And then the last point that I will make is that, as I said, we have a responsibility as a corporation, not only towards our employees but especially towards our consumers. PepsiCo is a corporation that is large, it operates basically in almost all the markets around the world, and one of our products is consumed approximately a billion times every 24 hours. So, you can understand that that responsibility is large and significant and it translates into how we think about the products that we put into the marketplace and how we think about being a company that is anchored into a portfolio that is predominantly indulgent, permissive, with a number of nutritional offerings. How do you continue to evolve that portfolio, while allowing our consumers to have all options in front of them? You accompany them in their journey towards better wellness and better health. And, in that sense, we have done a couple of things through the pandemic, number one, to sharpen up our pencils in terms of thinking about wellness and health management and that is the initiative that sits in my department, currently, which is helping the company sort through the science that is relevant to food and beverages in the space of promoting and supporting wellness and health. And the second one, something that I've always been convinced of throughout my entire career, is that one should always not only look inside this large organization, but also outside, just to be immune from the “not invented here” syndrome. We have also opened up our doors with a couple of initiatives to companies out there, startups for the most part, that are operating in the space of wellness and health management. Our most prominent initiative this year is an initiative that goes by the name of Greenhouse, where we have welcomed, for a few months, 10 startup companies in this space and collaborated with them on their business model, trying to provide some of our expertise on how you go-to-market with new ideas. And, in the meantime, learning from them what might be the newest trends for food and beverage in that space.

VN: Can you talk to me about those 10 companies that you partner with? Which companies are they? I want to make sure I completely understand, is that an effort to help your employees or is that more of an effort to help your customers?

AT: It’s both because we know that our own associates enjoy our products as well as our consumers. This is a reflection on what might be happening in the marketplace and it’s part of a set of initiatives of understanding what this space in the marketplace is all about. The Greenhouse Accelerator, as we call it, was a competition that eventually had 10 finalists exploring, emerging, and disrupting ingredients, but also technologies and services. The way this works is each of the 10 finalists received $20,000 in funding and participated in a six month business program designed to accelerate their growth through personalized mentorship offered by some of our most experienced R&D and commercial personnel. We named a final winner at the end of the six months and we awarded an additional $100,000 in funding to continue the expansion of the company; the winner was a company based here in New York, actually, by the name of our LifeNome and the product that we worked on with them, and which eventually beat the competition, is a program called 9Moons, which is a pregnancy nutrition and health companion that will be offered to OBGYNs and other providers around the world.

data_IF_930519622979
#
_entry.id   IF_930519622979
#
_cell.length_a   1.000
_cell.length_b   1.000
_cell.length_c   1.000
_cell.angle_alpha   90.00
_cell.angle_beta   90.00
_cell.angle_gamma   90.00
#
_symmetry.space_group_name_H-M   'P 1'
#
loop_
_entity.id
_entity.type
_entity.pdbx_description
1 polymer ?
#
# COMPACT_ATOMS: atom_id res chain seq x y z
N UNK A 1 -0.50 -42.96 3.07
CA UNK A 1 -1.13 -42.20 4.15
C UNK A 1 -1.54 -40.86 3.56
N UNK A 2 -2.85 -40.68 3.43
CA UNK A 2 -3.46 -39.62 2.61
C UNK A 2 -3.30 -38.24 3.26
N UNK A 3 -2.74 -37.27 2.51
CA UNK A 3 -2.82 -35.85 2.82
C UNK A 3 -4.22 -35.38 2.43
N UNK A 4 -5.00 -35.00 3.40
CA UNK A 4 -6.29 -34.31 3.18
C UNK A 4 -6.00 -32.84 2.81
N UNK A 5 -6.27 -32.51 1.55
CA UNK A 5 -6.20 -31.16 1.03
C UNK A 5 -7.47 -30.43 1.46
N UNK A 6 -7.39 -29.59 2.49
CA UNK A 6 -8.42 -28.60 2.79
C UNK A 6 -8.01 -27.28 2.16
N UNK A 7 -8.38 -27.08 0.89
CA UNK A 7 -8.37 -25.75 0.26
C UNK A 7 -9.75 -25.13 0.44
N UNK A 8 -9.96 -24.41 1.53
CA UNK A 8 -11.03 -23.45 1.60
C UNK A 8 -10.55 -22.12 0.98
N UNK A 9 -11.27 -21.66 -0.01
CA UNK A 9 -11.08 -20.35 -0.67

Now, perhaps it will be too long to mention the other nine companies that participated in the competition; it’s easy to find them on our website under the Greenhouse name, but they span the range of companies working on natural structural fibers, sustainable functional food products, digital solutions to detect and treat cognitive dysfunction, artificial intelligence-based product superiority platforms. A couple of companies are really deep into the microbiome space, a couple of companies are emerging in the personalized nutrition space, and one company specializes in encapsulating ingredients for applications in food and beverages.

VN: I want to go back a little bit to what we were talking about in terms of how COVID changed the way companies think about their responsibility to employees. I'm wondering what efforts your company made to protect your workforce and what new technologies were included in those efforts?

AT: That's another very good question and I would start with the basics, which is, at the very beginning of the pandemic, the leadership team of the company gathered and we made an immediate commitment to ourselves and to our employees that, in front of such a dramatic event, and not knowing how long we would be in the trenches, we would be committed to each other and to our organization to make decisions solely based on scientific evidence. That has been the guiding compass for me, especially advising the entire leadership team of the company throughout the pandemic. It served us very well to make that early decision because, as everybody has experienced, that scientific true north, if you will, was called into question multiple times, perhaps not always for the right reasons. That being said, we have also been advised all throughout by a fantastic group of infectious disease and epidemiology experts, both in the US and outside of the US, and this has allowed us to calibrate our decisions against the better judgment of people that really understood what was going on in our field. Obviously, that was a great comfort for me, being the chief doctor in the company, but not being an infectious disease expert by education.